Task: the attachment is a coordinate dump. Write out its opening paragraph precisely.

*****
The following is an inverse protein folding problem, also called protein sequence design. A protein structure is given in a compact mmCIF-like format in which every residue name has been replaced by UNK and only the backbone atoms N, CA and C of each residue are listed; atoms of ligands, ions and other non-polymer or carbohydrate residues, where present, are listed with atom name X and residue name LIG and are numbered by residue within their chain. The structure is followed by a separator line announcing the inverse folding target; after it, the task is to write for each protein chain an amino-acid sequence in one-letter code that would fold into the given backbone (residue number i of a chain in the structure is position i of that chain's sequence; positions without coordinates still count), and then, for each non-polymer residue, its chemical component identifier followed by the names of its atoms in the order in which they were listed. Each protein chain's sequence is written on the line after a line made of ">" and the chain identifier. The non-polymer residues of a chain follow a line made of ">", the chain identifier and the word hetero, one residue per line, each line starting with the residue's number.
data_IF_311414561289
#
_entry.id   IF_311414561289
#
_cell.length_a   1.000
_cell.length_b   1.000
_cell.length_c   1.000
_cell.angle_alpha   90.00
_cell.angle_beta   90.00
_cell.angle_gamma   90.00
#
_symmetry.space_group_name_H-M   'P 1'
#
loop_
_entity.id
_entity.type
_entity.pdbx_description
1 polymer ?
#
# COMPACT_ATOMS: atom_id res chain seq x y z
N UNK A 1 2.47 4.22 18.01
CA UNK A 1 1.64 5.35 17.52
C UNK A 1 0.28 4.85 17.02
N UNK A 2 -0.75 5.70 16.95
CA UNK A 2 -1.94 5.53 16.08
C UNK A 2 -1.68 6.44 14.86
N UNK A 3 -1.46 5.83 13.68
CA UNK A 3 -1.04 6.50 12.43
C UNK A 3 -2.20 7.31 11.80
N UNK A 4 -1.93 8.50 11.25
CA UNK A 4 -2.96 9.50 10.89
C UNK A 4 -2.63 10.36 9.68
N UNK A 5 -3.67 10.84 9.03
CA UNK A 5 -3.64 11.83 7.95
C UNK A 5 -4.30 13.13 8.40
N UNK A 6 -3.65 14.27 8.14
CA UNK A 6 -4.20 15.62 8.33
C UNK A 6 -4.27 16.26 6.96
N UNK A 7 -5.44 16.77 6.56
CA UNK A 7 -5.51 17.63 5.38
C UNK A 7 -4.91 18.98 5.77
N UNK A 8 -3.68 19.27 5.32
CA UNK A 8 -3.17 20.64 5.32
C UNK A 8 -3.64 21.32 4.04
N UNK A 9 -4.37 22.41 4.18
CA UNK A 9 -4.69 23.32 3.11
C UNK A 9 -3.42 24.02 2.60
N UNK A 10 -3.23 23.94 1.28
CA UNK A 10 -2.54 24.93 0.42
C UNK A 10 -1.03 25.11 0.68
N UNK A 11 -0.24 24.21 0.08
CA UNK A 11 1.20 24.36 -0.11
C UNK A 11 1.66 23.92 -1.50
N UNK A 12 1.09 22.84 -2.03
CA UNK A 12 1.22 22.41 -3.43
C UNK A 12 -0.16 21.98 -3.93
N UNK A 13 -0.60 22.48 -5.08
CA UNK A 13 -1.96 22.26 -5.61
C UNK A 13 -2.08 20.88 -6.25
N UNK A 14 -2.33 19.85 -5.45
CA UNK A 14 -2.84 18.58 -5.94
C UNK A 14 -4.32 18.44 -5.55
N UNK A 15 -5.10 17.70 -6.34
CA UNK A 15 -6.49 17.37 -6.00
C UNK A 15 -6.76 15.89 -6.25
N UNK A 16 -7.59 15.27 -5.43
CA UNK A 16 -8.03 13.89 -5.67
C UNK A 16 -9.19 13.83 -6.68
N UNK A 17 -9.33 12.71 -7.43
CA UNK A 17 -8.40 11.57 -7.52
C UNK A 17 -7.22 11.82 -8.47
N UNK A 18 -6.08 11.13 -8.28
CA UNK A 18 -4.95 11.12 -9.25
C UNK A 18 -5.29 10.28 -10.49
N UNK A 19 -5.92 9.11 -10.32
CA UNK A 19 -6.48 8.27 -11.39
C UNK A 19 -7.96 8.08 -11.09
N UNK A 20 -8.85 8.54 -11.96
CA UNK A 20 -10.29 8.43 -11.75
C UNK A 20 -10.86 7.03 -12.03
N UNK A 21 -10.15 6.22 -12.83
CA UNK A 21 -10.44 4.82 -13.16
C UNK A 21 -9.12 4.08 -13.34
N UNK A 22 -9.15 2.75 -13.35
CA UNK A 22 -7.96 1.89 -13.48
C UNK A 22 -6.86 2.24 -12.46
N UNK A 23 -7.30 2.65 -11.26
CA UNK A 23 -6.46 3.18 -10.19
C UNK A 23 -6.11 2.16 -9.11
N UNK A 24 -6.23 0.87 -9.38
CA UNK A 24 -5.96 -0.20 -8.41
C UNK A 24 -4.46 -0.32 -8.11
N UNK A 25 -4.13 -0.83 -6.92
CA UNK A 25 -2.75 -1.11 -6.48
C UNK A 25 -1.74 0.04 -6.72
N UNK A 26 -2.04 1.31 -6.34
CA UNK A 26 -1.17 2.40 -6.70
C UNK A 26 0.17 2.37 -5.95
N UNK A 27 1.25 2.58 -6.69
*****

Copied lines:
The following is an inverse protein folding problem, also called protein sequence design. A protein structure is given in a compact mmCIF-like format in which every residue name has been replaced by UNK and only the backbone atoms N, CA and C of each residue are listed; atoms of ligands, ions and other non-polymer or carbohydrate residues, where present, are listed with atom name X and residue name LIG and are numbered by residue within their chain. The structure is followed by a separator line announcing the inverse folding target; after it, the task is to write for each protein chain an amino-acid sequence in one-letter code that would fold into the given backbone (residue number i of a chain in the structure is position i of that chain's sequence; positions without coordinates still count), and then, for each non-polymer residue, its chemical component identifier followed by the names of its atoms in the order in which they were listed. Each protein chain's sequence is written on the line after a line made of ">" and the chain identifier. The non-polymer residues of a chain follow a line made of ">", the chain identifier and the word hetero, one residue per line, each line starting with the residue's number.